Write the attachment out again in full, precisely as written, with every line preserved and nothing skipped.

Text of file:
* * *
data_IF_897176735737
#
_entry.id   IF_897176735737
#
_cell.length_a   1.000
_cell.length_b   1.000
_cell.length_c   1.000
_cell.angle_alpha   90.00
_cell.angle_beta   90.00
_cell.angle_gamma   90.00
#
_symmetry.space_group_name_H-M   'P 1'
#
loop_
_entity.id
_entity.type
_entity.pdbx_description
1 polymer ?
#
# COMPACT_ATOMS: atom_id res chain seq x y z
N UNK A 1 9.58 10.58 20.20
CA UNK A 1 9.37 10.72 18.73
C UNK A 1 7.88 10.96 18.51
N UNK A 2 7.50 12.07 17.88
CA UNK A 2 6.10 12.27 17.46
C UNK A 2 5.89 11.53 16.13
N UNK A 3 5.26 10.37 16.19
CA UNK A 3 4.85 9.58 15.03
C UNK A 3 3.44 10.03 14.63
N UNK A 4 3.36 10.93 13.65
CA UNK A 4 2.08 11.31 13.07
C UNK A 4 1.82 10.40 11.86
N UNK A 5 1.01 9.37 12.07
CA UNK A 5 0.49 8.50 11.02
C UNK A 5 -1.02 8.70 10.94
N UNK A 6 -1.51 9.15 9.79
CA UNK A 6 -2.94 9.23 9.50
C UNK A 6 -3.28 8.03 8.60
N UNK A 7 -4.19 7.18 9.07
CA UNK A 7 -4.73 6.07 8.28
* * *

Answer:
data_IF_897176735737
#
_entry.id   IF_897176735737
#
_cell.length_a   1.000
_cell.length_b   1.000
_cell.length_c   1.000
_cell.angle_alpha   90.00
_cell.angle_beta   90.00
_cell.angle_gamma   90.00
#
_symmetry.space_group_name_H-M   'P 1'
#
loop_
_entity.id
_entity.type
_entity.pdbx_description
1 polymer ?
#
# COMPACT_ATOMS: atom_id res chain seq x y z
N UNK A 1 9.58 10.58 20.20
CA UNK A 1 9.37 10.72 18.73
C UNK A 1 7.88 10.96 18.51
N UNK A 2 7.50 12.07 17.88
CA UNK A 2 6.10 12.27 17.46
C UNK A 2 5.89 11.53 16.13
N UNK A 3 5.26 10.37 16.19
CA UNK A 3 4.85 9.58 15.03
C UNK A 3 3.44 10.03 14.63
N UNK A 4 3.36 10.93 13.65
CA UNK A 4 2.08 11.31 13.07
C UNK A 4 1.82 10.40 11.86
N UNK A 5 1.01 9.37 12.07
CA UNK A 5 0.49 8.50 11.02
C UNK A 5 -1.02 8.70 10.94
N UNK A 6 -1.51 9.15 9.79
CA UNK A 6 -2.94 9.23 9.50
C UNK A 6 -3.28 8.03 8.60
N UNK A 7 -4.19 7.18 9.07
CA UNK A 7 -4.73 6.07 8.28